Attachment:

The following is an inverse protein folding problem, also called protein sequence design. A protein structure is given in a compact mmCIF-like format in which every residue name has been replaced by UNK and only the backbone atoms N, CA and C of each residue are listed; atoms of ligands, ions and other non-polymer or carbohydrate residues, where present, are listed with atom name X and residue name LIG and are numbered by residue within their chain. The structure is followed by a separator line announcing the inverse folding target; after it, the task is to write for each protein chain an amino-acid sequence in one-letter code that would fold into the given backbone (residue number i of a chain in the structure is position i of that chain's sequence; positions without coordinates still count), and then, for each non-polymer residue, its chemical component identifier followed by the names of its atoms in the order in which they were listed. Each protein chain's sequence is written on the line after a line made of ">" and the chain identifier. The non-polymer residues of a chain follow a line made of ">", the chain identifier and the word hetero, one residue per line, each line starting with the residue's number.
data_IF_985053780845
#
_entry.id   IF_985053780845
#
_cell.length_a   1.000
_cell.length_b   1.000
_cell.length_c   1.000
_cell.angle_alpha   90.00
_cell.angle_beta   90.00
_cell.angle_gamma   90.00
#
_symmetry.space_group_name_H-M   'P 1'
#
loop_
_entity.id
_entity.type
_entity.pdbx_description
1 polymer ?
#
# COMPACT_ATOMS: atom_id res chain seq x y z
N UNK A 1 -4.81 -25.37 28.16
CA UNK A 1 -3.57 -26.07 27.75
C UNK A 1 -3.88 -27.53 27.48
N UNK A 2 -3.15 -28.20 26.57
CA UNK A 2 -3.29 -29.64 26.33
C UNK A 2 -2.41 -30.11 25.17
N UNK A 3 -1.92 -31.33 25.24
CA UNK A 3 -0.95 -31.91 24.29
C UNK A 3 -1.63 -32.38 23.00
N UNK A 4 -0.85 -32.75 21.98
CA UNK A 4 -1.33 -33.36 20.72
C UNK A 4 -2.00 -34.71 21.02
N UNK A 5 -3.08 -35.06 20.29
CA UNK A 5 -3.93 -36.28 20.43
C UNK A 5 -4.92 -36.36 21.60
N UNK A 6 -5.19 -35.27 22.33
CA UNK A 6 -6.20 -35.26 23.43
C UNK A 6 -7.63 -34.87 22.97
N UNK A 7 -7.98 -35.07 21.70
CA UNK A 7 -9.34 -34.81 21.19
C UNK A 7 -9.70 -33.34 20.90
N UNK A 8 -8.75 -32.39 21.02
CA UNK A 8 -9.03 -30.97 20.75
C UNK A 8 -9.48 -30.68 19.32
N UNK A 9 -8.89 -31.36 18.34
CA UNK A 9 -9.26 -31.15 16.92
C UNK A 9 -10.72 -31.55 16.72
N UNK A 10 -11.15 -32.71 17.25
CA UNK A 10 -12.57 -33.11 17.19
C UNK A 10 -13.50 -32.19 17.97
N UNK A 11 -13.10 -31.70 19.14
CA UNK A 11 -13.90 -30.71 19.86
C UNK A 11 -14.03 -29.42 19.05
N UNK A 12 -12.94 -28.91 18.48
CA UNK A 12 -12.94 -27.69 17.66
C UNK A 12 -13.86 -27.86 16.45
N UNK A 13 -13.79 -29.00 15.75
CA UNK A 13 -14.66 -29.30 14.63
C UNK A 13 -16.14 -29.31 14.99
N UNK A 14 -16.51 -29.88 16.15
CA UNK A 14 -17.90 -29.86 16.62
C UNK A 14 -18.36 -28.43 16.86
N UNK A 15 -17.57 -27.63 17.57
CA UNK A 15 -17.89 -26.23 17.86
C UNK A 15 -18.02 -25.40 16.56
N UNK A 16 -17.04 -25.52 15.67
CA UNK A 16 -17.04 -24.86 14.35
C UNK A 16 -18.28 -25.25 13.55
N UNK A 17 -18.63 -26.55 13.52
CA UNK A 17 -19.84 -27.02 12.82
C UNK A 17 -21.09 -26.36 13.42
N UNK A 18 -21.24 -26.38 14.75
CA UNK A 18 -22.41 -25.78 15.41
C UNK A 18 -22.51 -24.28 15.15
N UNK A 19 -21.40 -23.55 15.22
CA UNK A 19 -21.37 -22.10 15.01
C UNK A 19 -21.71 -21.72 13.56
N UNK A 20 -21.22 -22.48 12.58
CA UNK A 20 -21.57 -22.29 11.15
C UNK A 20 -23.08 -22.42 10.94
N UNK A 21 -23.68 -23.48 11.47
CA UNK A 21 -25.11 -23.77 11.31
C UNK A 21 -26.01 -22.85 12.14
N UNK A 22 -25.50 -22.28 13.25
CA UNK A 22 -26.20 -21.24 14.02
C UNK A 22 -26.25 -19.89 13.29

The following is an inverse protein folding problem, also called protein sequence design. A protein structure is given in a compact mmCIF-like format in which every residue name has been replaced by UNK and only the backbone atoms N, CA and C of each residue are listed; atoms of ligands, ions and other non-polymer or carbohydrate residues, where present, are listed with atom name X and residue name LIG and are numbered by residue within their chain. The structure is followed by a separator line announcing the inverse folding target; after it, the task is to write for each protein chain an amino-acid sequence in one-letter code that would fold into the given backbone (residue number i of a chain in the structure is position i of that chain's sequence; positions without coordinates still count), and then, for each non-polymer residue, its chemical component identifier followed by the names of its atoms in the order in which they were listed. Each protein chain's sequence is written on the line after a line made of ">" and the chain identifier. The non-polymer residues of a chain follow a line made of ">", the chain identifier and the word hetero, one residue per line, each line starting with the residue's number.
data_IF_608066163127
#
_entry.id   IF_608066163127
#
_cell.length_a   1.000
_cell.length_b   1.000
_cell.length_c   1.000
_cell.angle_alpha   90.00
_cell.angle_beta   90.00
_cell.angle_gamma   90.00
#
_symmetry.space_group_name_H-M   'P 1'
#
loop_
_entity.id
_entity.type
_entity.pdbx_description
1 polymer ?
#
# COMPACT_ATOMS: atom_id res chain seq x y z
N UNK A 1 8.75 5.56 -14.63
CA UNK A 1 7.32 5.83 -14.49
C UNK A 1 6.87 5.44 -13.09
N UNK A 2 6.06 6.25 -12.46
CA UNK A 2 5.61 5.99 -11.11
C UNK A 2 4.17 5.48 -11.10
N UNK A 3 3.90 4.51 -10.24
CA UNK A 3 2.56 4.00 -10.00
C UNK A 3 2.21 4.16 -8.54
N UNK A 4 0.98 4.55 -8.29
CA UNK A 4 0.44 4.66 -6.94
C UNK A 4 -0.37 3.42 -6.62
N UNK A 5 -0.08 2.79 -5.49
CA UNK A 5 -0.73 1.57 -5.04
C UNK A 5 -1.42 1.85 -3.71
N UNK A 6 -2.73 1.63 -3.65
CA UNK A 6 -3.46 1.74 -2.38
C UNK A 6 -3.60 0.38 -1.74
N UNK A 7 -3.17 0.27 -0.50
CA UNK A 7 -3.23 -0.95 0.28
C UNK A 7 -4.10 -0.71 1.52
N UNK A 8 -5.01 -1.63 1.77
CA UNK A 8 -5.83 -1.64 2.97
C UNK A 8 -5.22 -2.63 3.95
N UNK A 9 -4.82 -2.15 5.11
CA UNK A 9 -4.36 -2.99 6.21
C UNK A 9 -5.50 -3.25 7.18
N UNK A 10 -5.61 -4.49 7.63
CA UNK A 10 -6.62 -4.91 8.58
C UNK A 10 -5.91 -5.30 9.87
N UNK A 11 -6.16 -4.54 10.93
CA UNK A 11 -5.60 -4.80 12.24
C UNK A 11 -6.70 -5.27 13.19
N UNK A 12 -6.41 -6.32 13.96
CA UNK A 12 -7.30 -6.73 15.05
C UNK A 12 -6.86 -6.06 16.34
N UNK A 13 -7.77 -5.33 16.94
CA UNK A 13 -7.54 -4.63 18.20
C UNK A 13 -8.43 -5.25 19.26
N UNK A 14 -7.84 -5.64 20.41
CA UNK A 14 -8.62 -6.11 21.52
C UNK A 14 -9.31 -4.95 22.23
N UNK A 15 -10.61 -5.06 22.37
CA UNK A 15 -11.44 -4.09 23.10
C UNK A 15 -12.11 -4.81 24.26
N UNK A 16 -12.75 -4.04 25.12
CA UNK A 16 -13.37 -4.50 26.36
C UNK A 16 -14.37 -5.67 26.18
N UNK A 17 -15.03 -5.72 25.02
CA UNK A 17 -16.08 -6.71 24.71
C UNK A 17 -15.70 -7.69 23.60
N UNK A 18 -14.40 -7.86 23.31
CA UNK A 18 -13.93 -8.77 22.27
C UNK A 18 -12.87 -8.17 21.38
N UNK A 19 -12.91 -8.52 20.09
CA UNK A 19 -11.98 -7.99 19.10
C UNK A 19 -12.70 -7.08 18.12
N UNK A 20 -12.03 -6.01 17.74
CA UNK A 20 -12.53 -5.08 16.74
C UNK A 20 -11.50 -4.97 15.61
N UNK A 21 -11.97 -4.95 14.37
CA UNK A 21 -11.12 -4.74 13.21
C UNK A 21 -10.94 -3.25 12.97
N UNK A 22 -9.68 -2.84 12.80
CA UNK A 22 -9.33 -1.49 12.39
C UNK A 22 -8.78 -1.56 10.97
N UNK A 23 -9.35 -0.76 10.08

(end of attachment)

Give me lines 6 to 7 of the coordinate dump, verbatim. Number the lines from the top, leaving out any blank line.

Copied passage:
_cell.length_a   1.000
_cell.length_b   1.000